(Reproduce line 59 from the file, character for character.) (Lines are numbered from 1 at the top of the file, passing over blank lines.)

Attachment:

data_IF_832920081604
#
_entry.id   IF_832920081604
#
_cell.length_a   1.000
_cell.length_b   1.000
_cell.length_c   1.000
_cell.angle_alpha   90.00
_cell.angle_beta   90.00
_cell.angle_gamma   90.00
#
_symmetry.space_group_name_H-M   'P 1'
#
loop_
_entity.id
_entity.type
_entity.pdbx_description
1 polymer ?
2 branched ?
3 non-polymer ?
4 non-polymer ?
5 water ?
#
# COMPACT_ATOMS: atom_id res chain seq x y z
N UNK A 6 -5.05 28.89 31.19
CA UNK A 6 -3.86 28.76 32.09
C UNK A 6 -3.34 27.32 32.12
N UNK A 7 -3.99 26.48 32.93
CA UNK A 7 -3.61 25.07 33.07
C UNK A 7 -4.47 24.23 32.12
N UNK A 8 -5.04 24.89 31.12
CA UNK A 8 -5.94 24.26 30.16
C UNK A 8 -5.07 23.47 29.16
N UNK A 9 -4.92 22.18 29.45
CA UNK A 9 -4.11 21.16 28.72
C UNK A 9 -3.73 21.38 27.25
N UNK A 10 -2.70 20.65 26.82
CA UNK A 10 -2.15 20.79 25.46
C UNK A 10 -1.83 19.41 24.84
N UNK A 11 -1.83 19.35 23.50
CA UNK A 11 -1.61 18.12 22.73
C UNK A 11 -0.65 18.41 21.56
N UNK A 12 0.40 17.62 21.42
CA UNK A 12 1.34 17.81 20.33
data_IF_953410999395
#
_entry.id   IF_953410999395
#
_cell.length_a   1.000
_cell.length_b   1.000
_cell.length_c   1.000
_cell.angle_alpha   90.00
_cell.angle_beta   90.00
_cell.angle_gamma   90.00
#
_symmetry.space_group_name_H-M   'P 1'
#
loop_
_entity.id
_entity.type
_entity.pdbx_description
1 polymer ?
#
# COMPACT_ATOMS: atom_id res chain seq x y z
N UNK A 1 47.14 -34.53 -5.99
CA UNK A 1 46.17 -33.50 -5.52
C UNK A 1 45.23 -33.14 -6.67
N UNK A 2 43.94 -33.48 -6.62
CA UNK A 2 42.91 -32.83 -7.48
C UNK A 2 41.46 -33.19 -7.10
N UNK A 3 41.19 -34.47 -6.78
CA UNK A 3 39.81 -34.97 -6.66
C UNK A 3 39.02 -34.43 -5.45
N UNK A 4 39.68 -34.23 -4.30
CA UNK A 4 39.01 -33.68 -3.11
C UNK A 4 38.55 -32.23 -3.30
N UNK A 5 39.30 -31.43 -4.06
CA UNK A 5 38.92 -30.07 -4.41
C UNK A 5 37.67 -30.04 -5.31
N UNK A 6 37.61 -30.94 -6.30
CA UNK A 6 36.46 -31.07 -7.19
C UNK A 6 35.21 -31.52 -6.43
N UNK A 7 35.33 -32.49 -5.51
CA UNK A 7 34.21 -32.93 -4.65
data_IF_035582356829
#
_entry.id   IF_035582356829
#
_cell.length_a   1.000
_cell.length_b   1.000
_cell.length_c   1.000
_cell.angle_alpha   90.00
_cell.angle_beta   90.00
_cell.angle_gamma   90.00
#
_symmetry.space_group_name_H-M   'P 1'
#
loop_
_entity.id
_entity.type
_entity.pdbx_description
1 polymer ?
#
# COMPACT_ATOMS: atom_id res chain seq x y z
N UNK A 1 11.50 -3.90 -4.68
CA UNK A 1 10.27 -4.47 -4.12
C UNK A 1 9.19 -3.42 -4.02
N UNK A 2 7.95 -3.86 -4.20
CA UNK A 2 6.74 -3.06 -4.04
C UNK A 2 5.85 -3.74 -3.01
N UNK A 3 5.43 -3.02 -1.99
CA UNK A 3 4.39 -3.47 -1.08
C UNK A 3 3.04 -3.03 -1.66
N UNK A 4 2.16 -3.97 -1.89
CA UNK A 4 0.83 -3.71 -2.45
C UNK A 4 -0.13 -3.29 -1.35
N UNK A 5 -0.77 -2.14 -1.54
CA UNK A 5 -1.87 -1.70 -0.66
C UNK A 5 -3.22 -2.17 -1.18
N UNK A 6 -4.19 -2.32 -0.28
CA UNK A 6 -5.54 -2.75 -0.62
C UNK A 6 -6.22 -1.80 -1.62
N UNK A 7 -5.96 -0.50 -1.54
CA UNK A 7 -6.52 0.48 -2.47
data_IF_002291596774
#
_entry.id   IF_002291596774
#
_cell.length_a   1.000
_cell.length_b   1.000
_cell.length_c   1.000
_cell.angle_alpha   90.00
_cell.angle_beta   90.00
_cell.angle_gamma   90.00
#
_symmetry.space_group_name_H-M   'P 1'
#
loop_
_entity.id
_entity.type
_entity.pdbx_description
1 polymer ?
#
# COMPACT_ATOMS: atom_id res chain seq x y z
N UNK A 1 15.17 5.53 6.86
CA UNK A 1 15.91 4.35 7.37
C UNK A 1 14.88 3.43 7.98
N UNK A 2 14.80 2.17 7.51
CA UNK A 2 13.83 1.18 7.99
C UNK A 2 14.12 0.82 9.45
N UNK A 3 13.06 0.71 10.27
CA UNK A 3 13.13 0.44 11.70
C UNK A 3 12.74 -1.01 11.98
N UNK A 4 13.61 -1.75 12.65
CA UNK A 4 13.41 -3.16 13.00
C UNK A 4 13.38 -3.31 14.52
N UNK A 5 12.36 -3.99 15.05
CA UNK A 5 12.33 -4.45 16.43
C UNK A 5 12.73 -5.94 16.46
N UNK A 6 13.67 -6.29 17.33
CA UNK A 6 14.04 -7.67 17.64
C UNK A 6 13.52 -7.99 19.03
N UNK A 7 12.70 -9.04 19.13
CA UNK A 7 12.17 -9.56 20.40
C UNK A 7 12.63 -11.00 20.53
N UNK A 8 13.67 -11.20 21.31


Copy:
_entity.id